Thoracic Outlet Syndrome self care? Posture should be your focus. If there was one repetitive strain injury that was most dependent on good posture, then Thoracic Outlet Syndrome would be it. If you have Thoracic Outlet Syndrome it is essential that you correct any posture imbalances that you may have, whether in a sitting posture or in a standing posture. This will provide a more open pathway for the passage of the brachial plexus and should significantly reduce your symptoms. It is almost impossible, however, to correct poor posture without also releasing adhesions that are affecting the muscles and interfering with their work.
Stretching exercises, practiced properly so that the limitations of injured tissues are respected, can also be extremely helpful in overcoming the symptoms of Thoracic outlet Syndrome. Obviously, stretching all areas the brachial plexus passes through is very important. Stretching neck, chest, and shoulder muscles, including those that pass through the armpits, will help reduce the adhesions that are tugging on the brachial plexus. Complete instructions on stretching within the limits of damaged tissue, along with the very best stretches to reach all the areas of the body affected by TOS are included in the Thoracic Outlet Self Care Toolkit. (See the link below.)
It is very important to make sure that the pillow you use under your head is the correct size and thickness for your body. Obviously, when you lie on your side, there will be some collapsing of the shoulders as your body weight sinks into the mattress. The pillow you choose should fill up the remaining space between the mattress and your head and should provide enough support to cradle the weight of your head without causing your neck to tilt in any direction. Look for a pillow that will support the weight of your head and keep your spine in straight alignment.
Water intake is very important for Thoracic Outlet Syndrome because the condition is so dependent on the fluid state of the fascia of the upper body. All the tissues that support and cradle the brachial plexus as it passes through the neck and upper chest and shoulders are dependent on proper hydration to adequately allow for normal sliding and gliding they are responsible for. If these tissues become dry and irritated, then you can imagine how this can negatively impact and prolong the symptoms of Thoracic Outlet Syndrome. Make sure you drink plenty of water each day!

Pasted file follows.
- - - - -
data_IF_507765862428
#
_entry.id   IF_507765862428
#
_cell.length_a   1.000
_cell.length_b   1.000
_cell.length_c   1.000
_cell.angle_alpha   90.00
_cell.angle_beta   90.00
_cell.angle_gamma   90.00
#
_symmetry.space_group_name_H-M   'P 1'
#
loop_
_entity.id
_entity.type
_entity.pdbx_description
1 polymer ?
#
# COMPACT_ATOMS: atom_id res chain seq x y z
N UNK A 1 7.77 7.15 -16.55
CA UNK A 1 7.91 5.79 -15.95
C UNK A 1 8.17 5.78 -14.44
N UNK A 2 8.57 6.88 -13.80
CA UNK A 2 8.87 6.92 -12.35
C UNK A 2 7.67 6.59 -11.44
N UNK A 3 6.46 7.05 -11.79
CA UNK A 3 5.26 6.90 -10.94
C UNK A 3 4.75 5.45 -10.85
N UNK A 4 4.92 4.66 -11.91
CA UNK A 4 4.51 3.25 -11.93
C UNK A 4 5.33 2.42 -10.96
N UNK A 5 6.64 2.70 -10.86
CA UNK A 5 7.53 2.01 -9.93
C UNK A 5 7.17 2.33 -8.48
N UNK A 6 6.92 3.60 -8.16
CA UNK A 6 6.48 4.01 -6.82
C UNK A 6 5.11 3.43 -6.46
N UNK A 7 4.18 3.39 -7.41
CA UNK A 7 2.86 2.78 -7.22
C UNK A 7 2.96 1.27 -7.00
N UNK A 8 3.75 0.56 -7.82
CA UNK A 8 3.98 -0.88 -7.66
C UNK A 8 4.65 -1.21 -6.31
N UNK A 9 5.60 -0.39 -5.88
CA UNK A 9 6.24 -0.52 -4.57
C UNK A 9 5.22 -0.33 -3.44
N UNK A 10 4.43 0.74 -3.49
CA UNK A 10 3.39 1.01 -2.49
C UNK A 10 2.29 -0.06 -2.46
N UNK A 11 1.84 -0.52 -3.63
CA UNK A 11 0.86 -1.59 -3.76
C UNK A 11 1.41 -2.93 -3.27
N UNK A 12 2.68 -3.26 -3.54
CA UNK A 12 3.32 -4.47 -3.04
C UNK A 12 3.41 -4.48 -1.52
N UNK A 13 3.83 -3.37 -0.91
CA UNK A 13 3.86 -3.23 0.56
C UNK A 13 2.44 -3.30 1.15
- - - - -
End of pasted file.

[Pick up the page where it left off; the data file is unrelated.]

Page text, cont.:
Using a headset on your telephone can be a low cost solution for the strain that often develops as a result of holding the phone between the shoulder and neck. Visit your local telephone or office supply store to find low cost headphones that can easily attach to your home or office phones.
Often the tissues of the upper body become sticky and restricted because as we age we tend to use our bodies in more and more predictable ways. This causes the tissues to become trained to move only in certain patterns, limiting the range of motion of the neck, shoulders and upper chest. A really helpful way to overcome this tendency is to begin with gentle movements that are different from the customary ways you usually move your body. An example might be to slowly and rythmically rotate your torso back and forth, allowing your arms to swing loosely at your sides, much like you may have done as a child.
Yoga or gentle aerobics programs that include exercises that move your arms and upper body through a variety of ranges of motion can also be helpful. You can often find simple, gentle exercises of this nature in aerobics programs designed for senior citizens. Start with this level of intensity before moving on to programs that are designed for people who have bodies that can move more normally and without pain.
Another common and destructive habit that many people with Thoracic Outlet Syndrome develop is to raise their shoulders unconsciously. This pattern is often repeated hundreds of times throughout the day as a result of resting arms on armrests that are too high, resting the hands on the hips, carrying infants or small children, raising shoulders to hold a shoulder purse or computer bag on one shoulder, etc. See how many of these patterns you can begin to recognize in your own life.
Thoracic Outlet Syndrome is one of the most challenging repetitive strain injuries. If you realize from the beginning that it will take a real concerted effort on your part to change posture habits, stretch the appropriate areas that are associated with symptoms, and correct the other personal habits that lead to compression of the brachial plexus, then you can certainly succeed in improving the symptoms of Thoracic Outlet Syndrome. Don’t give up! You can make it happen!
Discover more about Thoracic Outlet Syndrome by checking out these additional sections: